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Upholding Judiciary Independence through the Federal Constitution

Info: 5261 words (21 pages) Essay
Published: 6th Aug 2019

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Jurisdiction / Tag(s): Australian LawMalaysian lawJamaican Law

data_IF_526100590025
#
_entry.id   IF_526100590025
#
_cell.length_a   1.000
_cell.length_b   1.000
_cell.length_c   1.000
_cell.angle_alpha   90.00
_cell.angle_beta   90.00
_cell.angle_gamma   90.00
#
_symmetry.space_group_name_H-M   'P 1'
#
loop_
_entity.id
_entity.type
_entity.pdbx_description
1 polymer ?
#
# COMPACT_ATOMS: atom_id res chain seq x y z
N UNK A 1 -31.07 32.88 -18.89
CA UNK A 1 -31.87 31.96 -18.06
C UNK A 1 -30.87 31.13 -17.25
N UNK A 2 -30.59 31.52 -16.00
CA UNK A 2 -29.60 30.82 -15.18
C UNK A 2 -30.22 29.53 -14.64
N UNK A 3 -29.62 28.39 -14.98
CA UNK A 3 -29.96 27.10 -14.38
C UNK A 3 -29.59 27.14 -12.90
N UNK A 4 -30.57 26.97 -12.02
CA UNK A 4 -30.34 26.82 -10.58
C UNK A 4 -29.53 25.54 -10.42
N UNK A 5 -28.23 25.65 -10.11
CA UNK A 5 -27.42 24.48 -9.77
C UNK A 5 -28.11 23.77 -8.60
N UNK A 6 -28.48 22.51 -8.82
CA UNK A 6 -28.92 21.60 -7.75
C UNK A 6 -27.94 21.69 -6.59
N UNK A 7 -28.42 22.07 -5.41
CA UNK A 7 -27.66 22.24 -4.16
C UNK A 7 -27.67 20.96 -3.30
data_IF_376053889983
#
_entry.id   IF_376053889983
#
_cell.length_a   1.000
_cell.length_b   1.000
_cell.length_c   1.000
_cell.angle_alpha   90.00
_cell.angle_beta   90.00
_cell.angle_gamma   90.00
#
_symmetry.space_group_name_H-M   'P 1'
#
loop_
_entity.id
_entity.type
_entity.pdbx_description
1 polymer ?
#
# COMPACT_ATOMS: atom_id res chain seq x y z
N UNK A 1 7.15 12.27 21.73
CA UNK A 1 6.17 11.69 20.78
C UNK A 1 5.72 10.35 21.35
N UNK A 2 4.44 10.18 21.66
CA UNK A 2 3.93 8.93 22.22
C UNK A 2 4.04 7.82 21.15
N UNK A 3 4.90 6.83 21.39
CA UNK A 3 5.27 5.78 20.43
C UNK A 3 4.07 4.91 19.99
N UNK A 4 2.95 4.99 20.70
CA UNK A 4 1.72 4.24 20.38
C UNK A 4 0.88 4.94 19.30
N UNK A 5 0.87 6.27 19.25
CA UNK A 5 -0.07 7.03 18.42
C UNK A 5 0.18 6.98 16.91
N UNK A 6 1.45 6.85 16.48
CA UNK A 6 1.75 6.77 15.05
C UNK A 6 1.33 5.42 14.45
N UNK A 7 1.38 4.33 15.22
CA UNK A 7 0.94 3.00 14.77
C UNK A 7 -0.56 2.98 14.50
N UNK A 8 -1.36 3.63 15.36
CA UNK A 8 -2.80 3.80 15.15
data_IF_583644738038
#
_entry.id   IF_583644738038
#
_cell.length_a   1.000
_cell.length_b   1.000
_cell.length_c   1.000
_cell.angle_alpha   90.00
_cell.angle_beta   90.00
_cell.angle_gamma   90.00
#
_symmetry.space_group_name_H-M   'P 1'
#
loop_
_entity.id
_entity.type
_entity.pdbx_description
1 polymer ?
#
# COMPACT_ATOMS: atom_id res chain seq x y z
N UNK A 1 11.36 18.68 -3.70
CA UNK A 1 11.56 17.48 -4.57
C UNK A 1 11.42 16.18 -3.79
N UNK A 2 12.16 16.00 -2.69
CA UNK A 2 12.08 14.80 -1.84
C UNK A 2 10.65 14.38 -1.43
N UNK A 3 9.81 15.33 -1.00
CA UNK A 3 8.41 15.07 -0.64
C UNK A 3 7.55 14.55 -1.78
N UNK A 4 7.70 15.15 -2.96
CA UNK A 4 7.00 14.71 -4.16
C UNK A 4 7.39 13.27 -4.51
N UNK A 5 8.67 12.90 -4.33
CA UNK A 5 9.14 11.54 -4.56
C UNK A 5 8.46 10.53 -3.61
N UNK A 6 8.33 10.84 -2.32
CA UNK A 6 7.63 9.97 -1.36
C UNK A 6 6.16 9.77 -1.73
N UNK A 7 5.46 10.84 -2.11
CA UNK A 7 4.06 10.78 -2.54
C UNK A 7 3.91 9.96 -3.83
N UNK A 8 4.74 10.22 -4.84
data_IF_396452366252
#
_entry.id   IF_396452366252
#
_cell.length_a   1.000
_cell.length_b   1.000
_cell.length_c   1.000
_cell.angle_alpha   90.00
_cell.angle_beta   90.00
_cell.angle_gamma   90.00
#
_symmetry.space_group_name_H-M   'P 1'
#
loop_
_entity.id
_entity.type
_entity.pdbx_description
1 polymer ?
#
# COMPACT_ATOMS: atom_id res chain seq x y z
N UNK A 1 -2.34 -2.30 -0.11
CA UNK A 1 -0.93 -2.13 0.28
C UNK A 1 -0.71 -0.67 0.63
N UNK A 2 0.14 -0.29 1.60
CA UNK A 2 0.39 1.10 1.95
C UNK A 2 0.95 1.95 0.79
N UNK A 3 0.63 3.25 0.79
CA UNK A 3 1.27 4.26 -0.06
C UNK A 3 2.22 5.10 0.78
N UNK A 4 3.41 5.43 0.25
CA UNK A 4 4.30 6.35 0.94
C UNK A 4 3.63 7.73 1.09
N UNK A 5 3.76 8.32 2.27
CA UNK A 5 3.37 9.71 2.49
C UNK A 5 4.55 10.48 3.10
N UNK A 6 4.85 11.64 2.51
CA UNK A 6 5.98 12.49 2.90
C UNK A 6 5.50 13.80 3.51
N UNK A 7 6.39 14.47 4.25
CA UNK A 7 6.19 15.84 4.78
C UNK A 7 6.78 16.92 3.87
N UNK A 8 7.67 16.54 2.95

Articles 121 to 131A of Malaysia Federal Constitution provide provision for our judiciary. The phrase “there shall be in clause (1) of Art. 121 replaced the phrase “subject to Clause (2) the judicial power of the Federation shall be vested in" by the Constitution (Amendment) Act 1988. In Datuk Yap Peng [1] case, Dato Yap Peng was charged with criminal breach of trust in the Sessions Court. When his case was mentioned again the Deputy Public Prosecutor tendered a certificate issued by the Public Prosecutor under s. 418A of the Criminal Procedure Code requiring the case be removed to the High Court. When Criminal Procedure Code requiring the case be removed to the High Court. When he was charged in the high court, he argued that the transfer of his case was against the provisions of Article 121(1) of the Federal Constitution. On appeal to the Supreme Court, The Court agreed with the contention. Subsequently, the Constitution was amended as stated above by inserting also Article 145 (3A) to provide express power to the Public Prosecutor to transfer cases. [2] It should be noted that Judicial Crisis 1988 happen right before the amendment. “Judicial power may be broadly defined as the power to examine the questions submitted for determination with a view to the pronouncement of an authoritative decision as to rights and liabilities of one or more parties. It is virtually impossible to formulate a wholly exhaustive conceptual definition of that term, whether inclusive or exclusive, and as Windeyer J. observed in the High Court of Australia in The Queen v Trade Practices Tribunal; Ex parte Tasmanian Breweries Pty Ltd [1970] [3] : “ The concept seems to me to defy, perhaps it were better to say transcend, purely abstract conceptual analysis." In Liyanage v The Queen [4] , Privy council heard an appeal from Ceylon where eleven appellants were each convicted of three offences in connection to an abortive coup d’état. The appellant were tried by tree judges of the Supreme Court sitting without a jury, unlike normal criminal proceeding. They were tried under a legislation passed especially to deal with the trial of those involved in the abortive coup. The legislation affected the mode of trial, the admissibility of evidence and the sentences. It was argued that the legislation was invalid because the legislation amounted to a direction to convict the appellants and ‘thus constituted an unjustifiable assumption of judicial power by the legislature, or an interference with the judicial power’ with is contrary to the concept of separation of power’. “Although no express mention is made of vesting in the judicature the judicial power which it already had and was wielding in its daily process under the Courts Ordinance, there is provision under Part 6 for the appointment of judges by a Judicial Service Commission which shall not contain a member of either House but shall not be removable except by the Governor-General on an address of both Houses. These provisions manifest an intention to secure in the judiciary a freedom from political legislative an executive control. They are wholly appropriate in a constitution which intends that judicial power shall be vested only in the judicature. They would be inappropriate in a Constitution which it was intended that judicial power should be shared by the executive or the legislature. The Constitution’s silence as to the vesting of judicial power is consistent with its remaining, where it had lain for more than a century, in the hands of the judicature. It is not consistent with any intention that henceforth it should pass to or be shared by the executive or the legislature." The case of Hinds v The Queen [5] is an appeal to the Privy Council from Jamaica. In this case the Gun Court Act 1974 established a new court call the Gun Court. The new court was conferred jurisdiction to try certain categories of offenders for criminal offences. It was argued that the Act purports to confer upon a court consisting persons qualified and appointed as resident magistrates a jurisdiction which under the Constitution is exercisable only by a person qualified and appointed as judge of the Supreme Court of Jamaica. Looking at the Constitution of Jamaica regarding the appointment and removal of the higher judiciary and lower judiciary, the Privy Council observed, “The manifest intention of these provisions is that all those who hold any salaried judicial office in Jamaica shall be appointed on the recommendation of the Judicial Service Commission and that their judicial functions shall be assured by granting them such degree of security of tenure appropriate to those judges who exercise the jurisdiction of the higher judiciary and that appropriate to those judges who exercise the jurisdiction of the lower judiciary." “Their Lordships therefore are unable to accept… Parliament by ordinary law [may] vest in a new court composed of members of the lower judiciary a jurisdiction which forms a significant part of the unlimited civil, criminal or supervisory jurisdiction that is characteristic of ‘the Supreme Court’ and was exercised by the Supreme court of Jamaica at the time when the Constitution came into force, at any rate where such vesting is accompanied by ancillary provisions,… which would have the consequence that all case falling within the jurisdiction of the new court would in practice be heard and determined by it instead of by a court composed of judges of the Supreme Court." It is important to vest judicial power in the judiciary to ensure that separation of powers is maintained and the independence of judiciary is protected. However, it is interesting to note that in Art. 121 (1A) has establish a new court other than the ordinary court. If we apply the principle established in the Hinds v The Queen, that a new court is establish to conferred jurisdiction to trial cases that fall under Islamic law. Therefore, is it contradicting the principle in Hinds case which mentioned about “parliament by ordinary law [may] vest in a new court."